Researchers are stunned, but there's growing evidence that the roots of Alzheimer's Disease could begin in childhood...
Alzheimer's Disease is one of the cruelest and most insidious of all the afflictions of aging. I've seen too many people -- including my mother -- suffer as their brains broke down before their bodies did. It's a terrible thing to witness, and I know my experience isn't unique. The only saving grace is that, eventually, those afflicted lose any sense of what's going on around them. I suppose it's a blessing to become oblivious; I can hardly imagine the heartbreak of people in the early stages who know what is happening to them and realize there's nothing they can do about it.
Medical researchers have been trying to get a handle on this for years, but it could be that every theory they've pursued so far is wrong:
Researchers at Mount Sinai Health in New York City found that several widespread viruses -- including two very common herpes viruses -- affect the behavior of genes associated with the disease.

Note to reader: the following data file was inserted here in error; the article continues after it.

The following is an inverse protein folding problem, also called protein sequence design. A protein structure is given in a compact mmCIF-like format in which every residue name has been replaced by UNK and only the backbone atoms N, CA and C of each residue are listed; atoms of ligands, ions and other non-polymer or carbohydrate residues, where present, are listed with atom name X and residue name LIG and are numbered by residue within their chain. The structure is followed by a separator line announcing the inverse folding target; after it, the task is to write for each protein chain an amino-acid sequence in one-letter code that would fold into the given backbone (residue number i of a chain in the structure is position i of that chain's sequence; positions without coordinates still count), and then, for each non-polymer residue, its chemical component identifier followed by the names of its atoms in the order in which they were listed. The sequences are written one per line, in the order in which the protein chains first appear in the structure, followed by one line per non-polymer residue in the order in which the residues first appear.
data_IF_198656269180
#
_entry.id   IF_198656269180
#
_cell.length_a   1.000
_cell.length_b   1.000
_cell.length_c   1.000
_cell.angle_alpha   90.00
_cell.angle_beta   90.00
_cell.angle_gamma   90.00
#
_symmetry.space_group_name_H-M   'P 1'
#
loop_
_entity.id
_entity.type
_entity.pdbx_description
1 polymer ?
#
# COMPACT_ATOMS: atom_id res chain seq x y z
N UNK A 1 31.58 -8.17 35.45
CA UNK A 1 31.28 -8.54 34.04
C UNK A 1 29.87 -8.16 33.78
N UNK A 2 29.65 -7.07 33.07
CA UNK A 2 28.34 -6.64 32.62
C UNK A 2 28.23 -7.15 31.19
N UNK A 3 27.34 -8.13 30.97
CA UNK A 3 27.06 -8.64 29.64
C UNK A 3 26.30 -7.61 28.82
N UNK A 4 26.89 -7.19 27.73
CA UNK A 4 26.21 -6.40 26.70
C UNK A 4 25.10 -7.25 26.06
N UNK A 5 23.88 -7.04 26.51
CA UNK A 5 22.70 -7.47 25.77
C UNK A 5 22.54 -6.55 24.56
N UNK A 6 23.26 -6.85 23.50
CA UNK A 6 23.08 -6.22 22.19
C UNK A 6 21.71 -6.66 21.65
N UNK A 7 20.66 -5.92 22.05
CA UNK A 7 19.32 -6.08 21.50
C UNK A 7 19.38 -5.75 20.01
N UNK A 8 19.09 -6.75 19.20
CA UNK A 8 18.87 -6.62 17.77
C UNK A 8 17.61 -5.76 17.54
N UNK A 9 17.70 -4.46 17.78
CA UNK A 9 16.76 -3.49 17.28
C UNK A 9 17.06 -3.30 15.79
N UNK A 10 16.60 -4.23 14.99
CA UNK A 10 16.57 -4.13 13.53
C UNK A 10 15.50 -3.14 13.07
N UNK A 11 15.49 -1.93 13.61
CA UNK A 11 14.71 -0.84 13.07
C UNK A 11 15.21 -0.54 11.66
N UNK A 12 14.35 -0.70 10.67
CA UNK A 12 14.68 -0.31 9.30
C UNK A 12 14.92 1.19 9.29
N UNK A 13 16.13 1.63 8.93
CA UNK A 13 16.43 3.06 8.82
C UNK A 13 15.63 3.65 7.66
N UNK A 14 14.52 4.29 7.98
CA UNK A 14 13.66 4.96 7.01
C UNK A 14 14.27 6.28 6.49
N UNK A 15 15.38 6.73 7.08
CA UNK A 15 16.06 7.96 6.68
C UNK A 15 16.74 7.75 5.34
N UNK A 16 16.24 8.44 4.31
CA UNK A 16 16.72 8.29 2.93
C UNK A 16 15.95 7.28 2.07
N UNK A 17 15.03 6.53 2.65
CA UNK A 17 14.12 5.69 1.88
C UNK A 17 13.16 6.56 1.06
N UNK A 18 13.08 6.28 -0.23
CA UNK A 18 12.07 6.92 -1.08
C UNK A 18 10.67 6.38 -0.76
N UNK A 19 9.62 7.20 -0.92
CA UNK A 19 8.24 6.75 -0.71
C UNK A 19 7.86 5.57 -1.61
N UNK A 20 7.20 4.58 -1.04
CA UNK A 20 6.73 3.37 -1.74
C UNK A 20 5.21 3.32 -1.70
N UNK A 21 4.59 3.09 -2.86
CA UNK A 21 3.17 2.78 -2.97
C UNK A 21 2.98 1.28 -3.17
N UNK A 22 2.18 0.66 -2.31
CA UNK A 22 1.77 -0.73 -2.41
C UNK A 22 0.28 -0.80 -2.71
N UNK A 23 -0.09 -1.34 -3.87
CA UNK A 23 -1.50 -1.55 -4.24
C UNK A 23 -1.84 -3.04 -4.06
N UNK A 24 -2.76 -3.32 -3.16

In the same way that childhood Chicken Pox viruses remain dormant in the nervous system for decades before returning as Shingles, it appears that some viral illnesses in early life -- typical childhood "bugs" or common colds -- return to attack the brain many years later, and the tangled "plaques" found in the brains of Alzheimer's patients are the brain's attempt to defend itself. The aggressive response of the brain's immune system might produce a riskier result than the actual infection.
It's sobering to realize that a case of the sniffles back in elementary school could be the trigger for dysfunction, dementia, and death years later. These latest discoveries are important, but it must be terribly discouraging for doctors and scientists who have been working diligently for years, and now find themselves having to go back and regroup.
I hope and pray they eventually figure this thing out. I'm not a kid anymore.